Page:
I am not a hippy. I’m not a crusty. I’m not a gypsy. I work for a living. I pay my taxes and I am a responsible citizen. I believe in recycling. I do not litter. But I want a simple life and so with my husband I’m moving into a van. Maybe we will hate it. Or maybe this is the beginning of a new life.

In search of another life

"They danced down the streets like dingledodies, and I shambled after as I've been doing all my life after people who interest me, because the only people for me are the mad ones, the ones who are mad to live, mad to talk, mad to be saved, desirous of everything at the same time, the ones that never yawn or say a commonplace thing, but burn, burn, burn..."

Jack Kerouac

Tuesday, 29 June 2010

The Lady in the Van II

I have just finished reading The Lady in the van-even though it’s a tiny book- and I have mixed feelings. I wish I had met her, even though she had some strange (and disgusting) habits, such as urinating in plastic bags laid over sanitary towels then leaving the towels to dry over her stove. She must have reeked but she was certainly a true eccentric. Unlike Reg and I, who are just normal, boring people trying to get through life without spending all our money on rent and bills.

I highly recommend anyone planning on living in a van to read it, if only to get a feeling for other peoples’ views of those who live in vans. Not that I think everyone assumes we must use plastic bags instead of a toilet but because she would not have made half as interesting a story had she been an eccentric old lady who lived in a house down the road. What was lovely was how well she was tolerated and even looked fondly upon by the local community.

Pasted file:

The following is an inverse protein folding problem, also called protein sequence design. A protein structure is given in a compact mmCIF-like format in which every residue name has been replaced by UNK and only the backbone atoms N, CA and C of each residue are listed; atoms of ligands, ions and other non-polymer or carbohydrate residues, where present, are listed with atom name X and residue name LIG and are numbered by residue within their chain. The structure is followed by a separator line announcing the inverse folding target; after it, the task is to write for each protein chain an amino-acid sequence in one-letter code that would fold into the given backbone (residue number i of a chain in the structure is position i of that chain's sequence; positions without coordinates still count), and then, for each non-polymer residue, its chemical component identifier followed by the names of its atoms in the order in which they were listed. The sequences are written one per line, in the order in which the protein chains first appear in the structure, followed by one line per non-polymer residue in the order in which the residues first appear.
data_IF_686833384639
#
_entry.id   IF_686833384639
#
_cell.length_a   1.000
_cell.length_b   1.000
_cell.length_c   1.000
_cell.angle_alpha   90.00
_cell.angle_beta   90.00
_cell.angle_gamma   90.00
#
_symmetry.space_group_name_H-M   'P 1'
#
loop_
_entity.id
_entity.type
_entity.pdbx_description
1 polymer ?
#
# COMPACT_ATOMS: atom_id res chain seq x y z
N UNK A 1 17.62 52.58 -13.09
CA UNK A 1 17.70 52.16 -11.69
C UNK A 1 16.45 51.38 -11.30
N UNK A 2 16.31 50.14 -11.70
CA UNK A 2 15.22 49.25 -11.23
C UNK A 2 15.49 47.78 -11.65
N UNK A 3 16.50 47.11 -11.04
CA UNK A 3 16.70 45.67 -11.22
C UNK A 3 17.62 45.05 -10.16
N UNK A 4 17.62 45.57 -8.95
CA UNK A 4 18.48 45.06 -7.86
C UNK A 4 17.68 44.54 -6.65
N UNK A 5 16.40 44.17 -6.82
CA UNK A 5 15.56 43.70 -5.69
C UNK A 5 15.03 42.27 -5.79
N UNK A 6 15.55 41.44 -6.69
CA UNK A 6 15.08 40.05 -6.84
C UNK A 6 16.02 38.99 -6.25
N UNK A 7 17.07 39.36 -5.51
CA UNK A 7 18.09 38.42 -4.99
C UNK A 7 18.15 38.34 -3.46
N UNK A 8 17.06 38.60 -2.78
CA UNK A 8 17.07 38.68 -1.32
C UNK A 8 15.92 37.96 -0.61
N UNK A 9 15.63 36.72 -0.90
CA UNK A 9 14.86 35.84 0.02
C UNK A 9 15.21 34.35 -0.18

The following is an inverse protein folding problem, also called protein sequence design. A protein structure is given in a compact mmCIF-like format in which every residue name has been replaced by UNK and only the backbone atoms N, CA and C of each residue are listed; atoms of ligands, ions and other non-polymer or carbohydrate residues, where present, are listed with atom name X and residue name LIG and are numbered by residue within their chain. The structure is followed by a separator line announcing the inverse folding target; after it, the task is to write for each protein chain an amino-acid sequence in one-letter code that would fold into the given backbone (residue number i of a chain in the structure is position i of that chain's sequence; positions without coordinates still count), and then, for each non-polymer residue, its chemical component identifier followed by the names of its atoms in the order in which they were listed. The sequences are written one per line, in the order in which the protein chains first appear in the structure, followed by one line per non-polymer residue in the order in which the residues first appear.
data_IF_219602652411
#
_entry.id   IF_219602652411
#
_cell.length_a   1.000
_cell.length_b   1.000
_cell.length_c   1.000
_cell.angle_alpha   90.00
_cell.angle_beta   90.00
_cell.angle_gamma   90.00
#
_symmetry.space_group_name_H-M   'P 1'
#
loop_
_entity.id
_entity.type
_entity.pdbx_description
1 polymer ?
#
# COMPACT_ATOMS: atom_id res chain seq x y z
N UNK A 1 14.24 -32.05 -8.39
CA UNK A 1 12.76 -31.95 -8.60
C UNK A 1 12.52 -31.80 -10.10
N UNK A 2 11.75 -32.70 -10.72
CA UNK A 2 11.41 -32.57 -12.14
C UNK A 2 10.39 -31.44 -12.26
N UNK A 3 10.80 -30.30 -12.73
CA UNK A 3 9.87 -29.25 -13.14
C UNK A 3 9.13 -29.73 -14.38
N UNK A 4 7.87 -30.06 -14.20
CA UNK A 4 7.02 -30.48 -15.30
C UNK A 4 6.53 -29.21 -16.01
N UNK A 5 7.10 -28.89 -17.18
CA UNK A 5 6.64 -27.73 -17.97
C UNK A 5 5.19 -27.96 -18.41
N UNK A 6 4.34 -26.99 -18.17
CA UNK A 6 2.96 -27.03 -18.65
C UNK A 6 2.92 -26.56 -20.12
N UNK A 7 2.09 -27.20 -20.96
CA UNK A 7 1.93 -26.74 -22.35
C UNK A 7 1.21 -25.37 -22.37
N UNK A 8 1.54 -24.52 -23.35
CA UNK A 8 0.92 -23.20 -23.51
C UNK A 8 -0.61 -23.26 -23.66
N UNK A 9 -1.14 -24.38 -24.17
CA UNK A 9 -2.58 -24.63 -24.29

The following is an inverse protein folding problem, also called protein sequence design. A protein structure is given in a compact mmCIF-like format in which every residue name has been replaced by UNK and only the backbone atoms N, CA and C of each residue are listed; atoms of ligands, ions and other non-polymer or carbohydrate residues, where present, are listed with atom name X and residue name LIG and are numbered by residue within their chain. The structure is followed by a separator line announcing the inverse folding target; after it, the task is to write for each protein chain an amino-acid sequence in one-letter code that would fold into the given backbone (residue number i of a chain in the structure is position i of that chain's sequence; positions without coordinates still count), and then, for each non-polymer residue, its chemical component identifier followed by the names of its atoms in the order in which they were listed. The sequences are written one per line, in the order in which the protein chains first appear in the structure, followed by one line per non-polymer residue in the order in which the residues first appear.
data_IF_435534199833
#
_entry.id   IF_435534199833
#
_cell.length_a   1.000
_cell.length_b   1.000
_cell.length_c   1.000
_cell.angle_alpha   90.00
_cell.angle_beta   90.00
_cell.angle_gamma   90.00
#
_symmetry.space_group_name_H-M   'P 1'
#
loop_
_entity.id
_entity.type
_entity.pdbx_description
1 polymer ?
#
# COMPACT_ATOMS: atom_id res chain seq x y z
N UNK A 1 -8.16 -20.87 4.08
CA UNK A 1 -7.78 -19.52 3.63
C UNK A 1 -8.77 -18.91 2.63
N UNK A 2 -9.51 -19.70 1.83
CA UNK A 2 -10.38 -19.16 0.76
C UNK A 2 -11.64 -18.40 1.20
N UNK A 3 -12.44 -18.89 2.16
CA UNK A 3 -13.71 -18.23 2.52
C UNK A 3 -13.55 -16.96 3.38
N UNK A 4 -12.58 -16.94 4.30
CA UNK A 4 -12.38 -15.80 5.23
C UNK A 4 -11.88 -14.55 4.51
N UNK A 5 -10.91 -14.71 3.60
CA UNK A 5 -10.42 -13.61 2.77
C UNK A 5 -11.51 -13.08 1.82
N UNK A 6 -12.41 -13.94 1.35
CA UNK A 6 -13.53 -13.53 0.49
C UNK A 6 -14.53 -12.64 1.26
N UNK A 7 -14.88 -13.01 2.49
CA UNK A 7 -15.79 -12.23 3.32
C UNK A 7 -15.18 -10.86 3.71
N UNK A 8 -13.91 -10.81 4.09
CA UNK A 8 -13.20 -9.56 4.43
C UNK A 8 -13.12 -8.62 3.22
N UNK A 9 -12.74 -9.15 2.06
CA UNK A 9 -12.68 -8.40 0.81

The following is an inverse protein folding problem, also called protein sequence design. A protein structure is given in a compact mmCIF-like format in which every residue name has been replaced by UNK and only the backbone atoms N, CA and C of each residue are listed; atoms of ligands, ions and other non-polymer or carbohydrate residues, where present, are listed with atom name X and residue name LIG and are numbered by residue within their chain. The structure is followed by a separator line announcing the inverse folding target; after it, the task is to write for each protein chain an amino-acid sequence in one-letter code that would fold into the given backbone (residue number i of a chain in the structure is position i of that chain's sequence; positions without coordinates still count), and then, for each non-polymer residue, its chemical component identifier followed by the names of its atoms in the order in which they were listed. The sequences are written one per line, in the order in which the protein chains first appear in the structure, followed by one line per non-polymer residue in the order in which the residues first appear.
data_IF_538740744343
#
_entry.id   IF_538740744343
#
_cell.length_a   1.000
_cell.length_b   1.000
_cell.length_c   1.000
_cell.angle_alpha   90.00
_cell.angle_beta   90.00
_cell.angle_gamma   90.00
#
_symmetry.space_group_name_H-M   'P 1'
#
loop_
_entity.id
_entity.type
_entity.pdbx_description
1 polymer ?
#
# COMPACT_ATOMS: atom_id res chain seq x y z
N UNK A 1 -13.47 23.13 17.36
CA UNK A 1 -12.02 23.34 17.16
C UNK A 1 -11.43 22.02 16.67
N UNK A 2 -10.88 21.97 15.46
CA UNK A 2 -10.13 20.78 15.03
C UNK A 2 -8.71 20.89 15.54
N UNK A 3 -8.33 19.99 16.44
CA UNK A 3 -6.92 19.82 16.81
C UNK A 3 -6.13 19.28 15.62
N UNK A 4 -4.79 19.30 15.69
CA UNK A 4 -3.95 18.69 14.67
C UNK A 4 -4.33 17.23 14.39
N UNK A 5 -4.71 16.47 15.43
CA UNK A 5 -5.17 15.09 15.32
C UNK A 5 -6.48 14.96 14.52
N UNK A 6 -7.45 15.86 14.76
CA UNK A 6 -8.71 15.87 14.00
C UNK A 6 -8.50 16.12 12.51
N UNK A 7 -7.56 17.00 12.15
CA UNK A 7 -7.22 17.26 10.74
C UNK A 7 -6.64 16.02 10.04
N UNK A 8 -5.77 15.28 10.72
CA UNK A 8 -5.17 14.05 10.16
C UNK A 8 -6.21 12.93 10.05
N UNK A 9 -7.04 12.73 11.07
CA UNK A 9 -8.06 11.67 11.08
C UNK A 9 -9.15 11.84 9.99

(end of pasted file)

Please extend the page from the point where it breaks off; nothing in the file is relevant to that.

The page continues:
I did buy some heels today by the way, and it was a bit harder than usual to get into the van whilst wearing them.

Monday, 28 June 2010

The Heel

Since attending the first wedding of the summer I have been thinking about high heels. I haven’t worn heels since 2000 and even then I only wore them for a few hours before taking them off and walking home barefoot. So it seems strange that I would choose now when I’m living in a van to reconsider the heel. But after seeing almost every other female at the wedding strutting their stuff with their elegant pins I am thinking that this may be the time.

I like crushing stereotypes. Why should I look scruffy just because I live in a van? I have spent the past thirty years looking scruffy (with a brief interlude in my teens where I actually ironed my hair and wore makeup), so this seems like the perfect time to make an effort with my looks. I have even started brushing my hair on a daily basis. Tomorrow I might go shoe shopping.

Sunday, 27 June 2010

Life on the Outside